The Environment Bill currently working its way through parliament generated mainstream news coverage and front-page headlines when 265 Conservative MPs voted against a proposed amendment put forward by the Duke of Wellington on 20 October. The amended aimed to place a duty on water companies and regulatory authorities to take all reasonable steps to ensure untreated sewage is not discharged from storm overflows. The subsequent outcry on social media left MPs struggling to justify their vote.
The BBC reported that Conservative MP Julie Marson says the proposals to end the dumping of raw sewage would cost between £150bn and £650bn and that it would be unfair to expect bill payers to cover this. At the time of writing, we haven’t been able to confirm the accuracy or the timescale of the £150bn to £650bn estimate. Meanwhile, other MPs argued that the existing provisions in the Environment Bill were sufficient and the amendment wasn’t needed. The Guardian reported that many Conservative MPs “posted almost identical” statements supporting their voting decision.
Hugh Tagholm, CEO of Surfers Against Sewage, responded by saying: “In this most important of environmental decades, it’s shocking that the government recommended that MPs reject progressive and ambitious amendments that would protect water, air and nature.
“Why wouldn’t they want water companies to have a legal obligation not to pollute our rivers and ocean with sewage, for example? It beggars belief and hardly shows a commitment to be the greenest government ever.”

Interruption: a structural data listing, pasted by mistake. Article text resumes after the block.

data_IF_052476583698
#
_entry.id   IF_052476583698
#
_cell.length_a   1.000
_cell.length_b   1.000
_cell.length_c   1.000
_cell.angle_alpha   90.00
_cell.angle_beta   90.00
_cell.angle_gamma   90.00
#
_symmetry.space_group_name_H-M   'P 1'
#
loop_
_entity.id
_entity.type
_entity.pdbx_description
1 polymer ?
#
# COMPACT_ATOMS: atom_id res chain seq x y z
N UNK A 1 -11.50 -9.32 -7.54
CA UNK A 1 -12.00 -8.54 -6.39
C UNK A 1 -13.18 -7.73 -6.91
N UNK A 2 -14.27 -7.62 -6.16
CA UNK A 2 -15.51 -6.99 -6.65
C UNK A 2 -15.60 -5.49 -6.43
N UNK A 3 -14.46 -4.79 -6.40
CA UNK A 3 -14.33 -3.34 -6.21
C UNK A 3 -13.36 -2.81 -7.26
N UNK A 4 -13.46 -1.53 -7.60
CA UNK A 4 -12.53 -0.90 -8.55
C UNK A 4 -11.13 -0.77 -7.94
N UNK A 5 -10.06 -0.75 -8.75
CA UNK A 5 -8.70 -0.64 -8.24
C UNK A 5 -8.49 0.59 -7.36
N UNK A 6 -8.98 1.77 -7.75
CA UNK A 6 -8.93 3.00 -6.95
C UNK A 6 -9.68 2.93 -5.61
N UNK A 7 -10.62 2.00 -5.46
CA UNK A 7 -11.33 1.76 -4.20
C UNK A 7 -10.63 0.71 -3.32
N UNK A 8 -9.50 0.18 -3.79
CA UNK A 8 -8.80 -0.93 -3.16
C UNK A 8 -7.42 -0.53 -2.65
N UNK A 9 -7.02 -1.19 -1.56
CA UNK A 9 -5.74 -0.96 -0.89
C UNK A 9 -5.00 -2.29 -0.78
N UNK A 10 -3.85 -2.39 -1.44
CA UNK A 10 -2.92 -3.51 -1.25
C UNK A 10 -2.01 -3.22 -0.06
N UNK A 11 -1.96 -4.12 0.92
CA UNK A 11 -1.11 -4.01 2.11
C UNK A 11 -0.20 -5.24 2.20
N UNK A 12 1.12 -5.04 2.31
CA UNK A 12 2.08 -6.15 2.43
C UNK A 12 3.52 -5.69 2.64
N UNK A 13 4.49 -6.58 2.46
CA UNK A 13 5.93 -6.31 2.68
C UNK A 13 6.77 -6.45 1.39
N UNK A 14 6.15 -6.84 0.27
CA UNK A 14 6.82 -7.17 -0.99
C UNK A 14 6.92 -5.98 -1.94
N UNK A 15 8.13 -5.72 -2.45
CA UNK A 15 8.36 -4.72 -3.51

On Twitter, both #TorySewageParty and #Sewage hit the 10 ten tweeted hashtags in the UK, gathering in excess of 80,000 tweets between them in 24 hours.
MPs were expected to have another chance to vote on the amendment on 27 October as the Duke of Wellington re-tabled it in the House of Lords on 26 October. However, the government instead announced that it will produce its own amendment that will place a new duty on water companies to reduce the amount of raw sewage discharged into the environment. At this stage, we do not know the wording of this amendment.
Theo Thomas, who runs London Waterkeeper, a charity dedicated to defending rivers and challenging polluters, says there is still a lot in play and much will depend on the amendment’s final wording. He also noted that the final effectiveness of the Environment Bill will depend on the powers given to the Office of Environmental Protection, which has been set up to hold government and public authorities to account against their commitments and environmental law.
“We need to keep watching this and keep up the pressure on MPs and government,” he said. “Change won’t happen unless we do this.”
This story was amended on 27 Oct 21 to reflect new developments on 26 Oct.
Image: Swimmers enjoying the Thames – but potentially swimming in polluted water